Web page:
• The event was held to celebrate the country's Independence Day
  • Over 10 bands were part of the outdoor concert's lineup
  • Many of the 20 injured were taken to the hospital with fractures 

A massive rock concert in Guatemala ended with a stampede that killed at least nine people, including two children.

Around 20 other concertgoers were injured from being crushed in the stampede early Thursday as the country celebrated 201 years of independence from Spain.

The music festival, held in the Western city of Quetzaltenango, saw more than 10 bands take the stage right from Wednesday afternoon through the early morning hours of Thursday, according to Reuters.

The annual event celebrating the country's Independence Day was sponsored by a beer manufacturer and held on a field often used for outdoor events.

Chaos ensued while the Guatemalan rock band, Bohemia Suburbana, closed the show. Concertgoers tried entering and exiting the venue at the same time, leading to some being crushed in the deadly stampede.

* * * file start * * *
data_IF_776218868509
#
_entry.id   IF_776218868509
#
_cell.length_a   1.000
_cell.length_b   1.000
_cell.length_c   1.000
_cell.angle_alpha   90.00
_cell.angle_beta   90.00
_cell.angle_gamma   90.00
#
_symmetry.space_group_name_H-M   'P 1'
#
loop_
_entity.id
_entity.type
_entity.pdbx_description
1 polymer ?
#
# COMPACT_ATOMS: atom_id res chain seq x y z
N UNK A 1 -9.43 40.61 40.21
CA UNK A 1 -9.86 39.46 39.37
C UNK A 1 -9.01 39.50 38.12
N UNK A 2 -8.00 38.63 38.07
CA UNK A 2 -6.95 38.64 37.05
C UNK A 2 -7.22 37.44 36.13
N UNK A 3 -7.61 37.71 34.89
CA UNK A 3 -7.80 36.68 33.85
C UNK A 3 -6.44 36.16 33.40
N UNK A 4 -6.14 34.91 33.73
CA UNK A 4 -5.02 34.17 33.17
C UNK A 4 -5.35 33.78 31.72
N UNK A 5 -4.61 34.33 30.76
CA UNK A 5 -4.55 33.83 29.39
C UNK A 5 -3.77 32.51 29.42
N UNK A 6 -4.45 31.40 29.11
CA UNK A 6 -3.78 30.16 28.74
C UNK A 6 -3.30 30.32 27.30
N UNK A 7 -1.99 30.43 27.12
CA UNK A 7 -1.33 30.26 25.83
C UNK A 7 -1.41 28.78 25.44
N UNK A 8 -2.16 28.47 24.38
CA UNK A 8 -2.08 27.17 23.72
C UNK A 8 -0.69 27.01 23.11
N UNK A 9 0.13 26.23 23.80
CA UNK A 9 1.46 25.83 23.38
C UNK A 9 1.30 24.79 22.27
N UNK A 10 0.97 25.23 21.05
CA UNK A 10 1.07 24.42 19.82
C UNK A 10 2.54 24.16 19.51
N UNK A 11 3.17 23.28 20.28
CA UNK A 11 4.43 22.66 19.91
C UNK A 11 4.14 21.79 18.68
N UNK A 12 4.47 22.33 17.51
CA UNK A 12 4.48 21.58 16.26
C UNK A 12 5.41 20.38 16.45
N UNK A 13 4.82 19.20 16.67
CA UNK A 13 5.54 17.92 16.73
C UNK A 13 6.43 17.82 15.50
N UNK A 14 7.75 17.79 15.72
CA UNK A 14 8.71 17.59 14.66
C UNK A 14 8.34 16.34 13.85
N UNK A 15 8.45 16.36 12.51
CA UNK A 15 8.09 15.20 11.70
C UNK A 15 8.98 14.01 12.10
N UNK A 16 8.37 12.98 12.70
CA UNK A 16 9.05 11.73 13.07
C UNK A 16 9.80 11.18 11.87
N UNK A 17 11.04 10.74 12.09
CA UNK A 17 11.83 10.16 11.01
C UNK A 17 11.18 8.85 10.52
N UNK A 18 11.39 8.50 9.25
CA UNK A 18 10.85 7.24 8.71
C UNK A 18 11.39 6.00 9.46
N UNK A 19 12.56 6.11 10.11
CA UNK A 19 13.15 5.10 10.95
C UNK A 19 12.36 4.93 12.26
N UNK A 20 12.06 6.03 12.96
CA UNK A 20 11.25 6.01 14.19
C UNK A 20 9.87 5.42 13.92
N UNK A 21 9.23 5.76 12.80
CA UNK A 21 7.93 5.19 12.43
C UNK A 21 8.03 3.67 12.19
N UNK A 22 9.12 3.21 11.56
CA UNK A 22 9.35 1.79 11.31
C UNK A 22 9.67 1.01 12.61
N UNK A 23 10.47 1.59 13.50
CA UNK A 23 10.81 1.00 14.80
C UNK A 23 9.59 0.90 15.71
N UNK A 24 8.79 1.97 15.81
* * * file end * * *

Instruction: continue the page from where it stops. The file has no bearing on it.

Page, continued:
Two 12-year-old children are among the nine victims reportedly killed in the incident. Local firefighters said those who were injured in the stampede were taken to the hospital with fractures.

A video shared online showed a pile of people on the ground with some shouting out, according to CBS News. Many were yelling at each other to stop pushing so that those on the ground could be provided assistance.

"Because of the rain there was a lot of mud," one of the concertgoers, Nancy Quemé, told AP News. "I think because of this the people couldn't move and they fell."

Quemé said thousands of people were present at the event, and many families with children were present as the lineup drew to a close early Thursday.

"They closed off the whole area and only left two access (points)," Quemé added. "The entrances seemed really small to me. I stayed pretty far back and decided to leave minutes before the end of the concert."

Although the event had a permit, the organizers did not have enough security or crowd control management to keep it in check, according to Quetzaltenango city manager Amilcar Rivas.

The city of Quetzaltenango usually witnesses the country's second-largest independence celebration.

Representational image (Music concert)
Representational image (Source: Pixabay / DanikPrihodko)